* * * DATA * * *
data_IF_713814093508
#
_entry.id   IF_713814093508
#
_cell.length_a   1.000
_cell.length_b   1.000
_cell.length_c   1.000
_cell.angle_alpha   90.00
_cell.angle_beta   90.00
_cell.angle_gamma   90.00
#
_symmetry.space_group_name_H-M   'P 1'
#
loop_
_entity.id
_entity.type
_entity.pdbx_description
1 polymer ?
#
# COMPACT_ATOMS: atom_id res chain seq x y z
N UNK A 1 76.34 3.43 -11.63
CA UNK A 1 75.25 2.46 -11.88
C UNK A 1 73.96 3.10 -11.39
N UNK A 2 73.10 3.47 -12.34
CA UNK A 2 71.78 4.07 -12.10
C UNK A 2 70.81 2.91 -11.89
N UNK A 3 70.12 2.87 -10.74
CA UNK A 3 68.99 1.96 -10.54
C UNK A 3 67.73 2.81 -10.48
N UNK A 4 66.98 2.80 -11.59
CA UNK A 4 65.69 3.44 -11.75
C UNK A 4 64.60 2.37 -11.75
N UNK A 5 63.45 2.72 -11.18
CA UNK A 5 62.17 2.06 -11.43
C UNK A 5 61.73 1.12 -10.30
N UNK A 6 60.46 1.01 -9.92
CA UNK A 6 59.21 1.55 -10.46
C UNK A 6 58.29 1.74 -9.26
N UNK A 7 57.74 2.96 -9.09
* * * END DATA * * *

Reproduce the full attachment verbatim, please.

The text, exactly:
data_IF_713814093508
#
_entry.id   IF_713814093508
#
_cell.length_a   1.000
_cell.length_b   1.000
_cell.length_c   1.000
_cell.angle_alpha   90.00
_cell.angle_beta   90.00
_cell.angle_gamma   90.00
#
_symmetry.space_group_name_H-M   'P 1'
#
loop_
_entity.id
_entity.type
_entity.pdbx_description
1 polymer ?
#
# COMPACT_ATOMS: atom_id res chain seq x y z
N UNK A 1 76.34 3.43 -11.63
CA UNK A 1 75.25 2.46 -11.88
C UNK A 1 73.96 3.10 -11.39
N UNK A 2 73.10 3.47 -12.34
CA UNK A 2 71.78 4.07 -12.10
C UNK A 2 70.81 2.91 -11.89
N UNK A 3 70.12 2.87 -10.74
CA UNK A 3 68.99 1.96 -10.54
C UNK A 3 67.73 2.81 -10.48
N UNK A 4 66.98 2.80 -11.59
CA UNK A 4 65.69 3.44 -11.75
C UNK A 4 64.60 2.37 -11.75
N UNK A 5 63.45 2.72 -11.18
CA UNK A 5 62.17 2.06 -11.43
C UNK A 5 61.73 1.12 -10.30
N UNK A 6 60.46 1.01 -9.92
CA UNK A 6 59.21 1.55 -10.46
C UNK A 6 58.29 1.74 -9.26
N UNK A 7 57.74 2.96 -9.09